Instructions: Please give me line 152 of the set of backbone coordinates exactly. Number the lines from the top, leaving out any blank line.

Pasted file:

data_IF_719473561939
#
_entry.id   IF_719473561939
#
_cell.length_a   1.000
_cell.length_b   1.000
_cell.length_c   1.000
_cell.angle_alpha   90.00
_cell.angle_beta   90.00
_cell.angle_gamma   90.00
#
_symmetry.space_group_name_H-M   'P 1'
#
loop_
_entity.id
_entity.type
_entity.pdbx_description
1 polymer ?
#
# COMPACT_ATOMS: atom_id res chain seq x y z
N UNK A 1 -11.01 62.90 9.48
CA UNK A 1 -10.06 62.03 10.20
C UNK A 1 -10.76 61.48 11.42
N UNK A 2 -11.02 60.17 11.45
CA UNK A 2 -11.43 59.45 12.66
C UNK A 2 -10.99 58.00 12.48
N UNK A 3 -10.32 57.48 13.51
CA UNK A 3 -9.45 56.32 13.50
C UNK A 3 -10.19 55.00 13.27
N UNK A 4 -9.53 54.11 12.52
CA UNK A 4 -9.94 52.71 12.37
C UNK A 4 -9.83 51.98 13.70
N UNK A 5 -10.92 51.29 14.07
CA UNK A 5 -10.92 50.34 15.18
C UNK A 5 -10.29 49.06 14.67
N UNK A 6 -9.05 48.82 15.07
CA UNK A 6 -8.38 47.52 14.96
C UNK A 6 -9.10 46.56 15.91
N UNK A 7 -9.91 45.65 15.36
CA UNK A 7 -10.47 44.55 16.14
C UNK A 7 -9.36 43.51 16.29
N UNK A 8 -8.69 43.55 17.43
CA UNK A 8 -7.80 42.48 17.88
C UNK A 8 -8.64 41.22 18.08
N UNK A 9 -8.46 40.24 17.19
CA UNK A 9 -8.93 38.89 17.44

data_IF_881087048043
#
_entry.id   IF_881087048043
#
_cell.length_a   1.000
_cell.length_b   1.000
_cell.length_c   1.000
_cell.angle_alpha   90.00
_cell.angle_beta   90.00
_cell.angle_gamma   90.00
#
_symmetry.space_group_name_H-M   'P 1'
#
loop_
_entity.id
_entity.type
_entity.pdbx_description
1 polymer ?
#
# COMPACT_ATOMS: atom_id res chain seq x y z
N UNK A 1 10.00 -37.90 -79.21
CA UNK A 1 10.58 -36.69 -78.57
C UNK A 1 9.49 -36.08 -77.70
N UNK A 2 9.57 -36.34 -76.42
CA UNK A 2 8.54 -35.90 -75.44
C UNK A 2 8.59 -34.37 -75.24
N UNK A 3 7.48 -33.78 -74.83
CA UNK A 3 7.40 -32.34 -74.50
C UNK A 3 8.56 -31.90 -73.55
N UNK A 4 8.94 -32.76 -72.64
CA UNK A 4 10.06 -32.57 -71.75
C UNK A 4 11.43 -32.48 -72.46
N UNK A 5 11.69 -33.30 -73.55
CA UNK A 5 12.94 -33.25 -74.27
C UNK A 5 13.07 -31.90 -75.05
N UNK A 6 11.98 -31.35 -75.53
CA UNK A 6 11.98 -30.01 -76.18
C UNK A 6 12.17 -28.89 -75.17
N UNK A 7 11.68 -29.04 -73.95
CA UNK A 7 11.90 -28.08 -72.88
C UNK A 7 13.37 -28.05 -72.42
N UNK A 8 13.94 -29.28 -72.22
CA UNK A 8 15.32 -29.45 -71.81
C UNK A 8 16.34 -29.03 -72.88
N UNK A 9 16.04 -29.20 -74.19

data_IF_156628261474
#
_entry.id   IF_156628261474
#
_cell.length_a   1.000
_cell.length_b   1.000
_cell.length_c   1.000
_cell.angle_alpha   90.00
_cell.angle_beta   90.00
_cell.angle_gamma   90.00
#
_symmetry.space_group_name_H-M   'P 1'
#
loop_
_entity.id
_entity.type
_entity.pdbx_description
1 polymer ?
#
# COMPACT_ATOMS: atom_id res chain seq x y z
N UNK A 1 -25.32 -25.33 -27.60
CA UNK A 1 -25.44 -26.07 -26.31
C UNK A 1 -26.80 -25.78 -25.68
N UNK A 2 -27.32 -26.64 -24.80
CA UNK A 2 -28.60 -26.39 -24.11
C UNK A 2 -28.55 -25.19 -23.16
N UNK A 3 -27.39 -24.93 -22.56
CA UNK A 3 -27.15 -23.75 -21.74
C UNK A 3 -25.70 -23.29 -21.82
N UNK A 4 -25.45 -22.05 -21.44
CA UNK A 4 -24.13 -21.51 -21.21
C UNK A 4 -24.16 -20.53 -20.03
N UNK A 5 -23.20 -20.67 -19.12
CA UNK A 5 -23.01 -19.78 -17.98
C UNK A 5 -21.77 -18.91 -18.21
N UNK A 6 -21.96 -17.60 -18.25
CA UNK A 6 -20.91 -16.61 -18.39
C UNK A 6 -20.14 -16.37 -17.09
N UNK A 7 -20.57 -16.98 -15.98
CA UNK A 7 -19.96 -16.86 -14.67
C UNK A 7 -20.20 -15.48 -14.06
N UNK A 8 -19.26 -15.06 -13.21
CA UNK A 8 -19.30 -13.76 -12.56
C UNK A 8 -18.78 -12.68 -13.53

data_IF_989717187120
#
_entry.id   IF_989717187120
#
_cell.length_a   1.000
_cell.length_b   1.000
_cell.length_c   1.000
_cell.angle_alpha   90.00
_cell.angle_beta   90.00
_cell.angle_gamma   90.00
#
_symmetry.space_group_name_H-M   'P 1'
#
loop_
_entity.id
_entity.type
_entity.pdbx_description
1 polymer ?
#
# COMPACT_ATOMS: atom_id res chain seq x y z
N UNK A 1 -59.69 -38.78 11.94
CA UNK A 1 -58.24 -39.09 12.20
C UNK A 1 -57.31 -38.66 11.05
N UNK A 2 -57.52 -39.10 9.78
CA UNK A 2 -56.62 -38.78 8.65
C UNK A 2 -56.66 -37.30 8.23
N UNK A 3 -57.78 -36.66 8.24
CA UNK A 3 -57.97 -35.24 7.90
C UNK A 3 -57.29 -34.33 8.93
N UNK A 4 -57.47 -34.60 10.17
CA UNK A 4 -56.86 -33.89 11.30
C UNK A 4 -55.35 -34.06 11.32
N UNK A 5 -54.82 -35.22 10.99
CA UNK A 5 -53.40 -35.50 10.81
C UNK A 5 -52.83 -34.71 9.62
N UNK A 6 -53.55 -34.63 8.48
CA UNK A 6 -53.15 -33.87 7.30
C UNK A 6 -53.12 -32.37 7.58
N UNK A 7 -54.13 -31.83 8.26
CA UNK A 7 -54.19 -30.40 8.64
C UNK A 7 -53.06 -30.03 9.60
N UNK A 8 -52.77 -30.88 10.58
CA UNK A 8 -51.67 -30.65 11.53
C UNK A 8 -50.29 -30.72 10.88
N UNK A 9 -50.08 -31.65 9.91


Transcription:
_entity.pdbx_description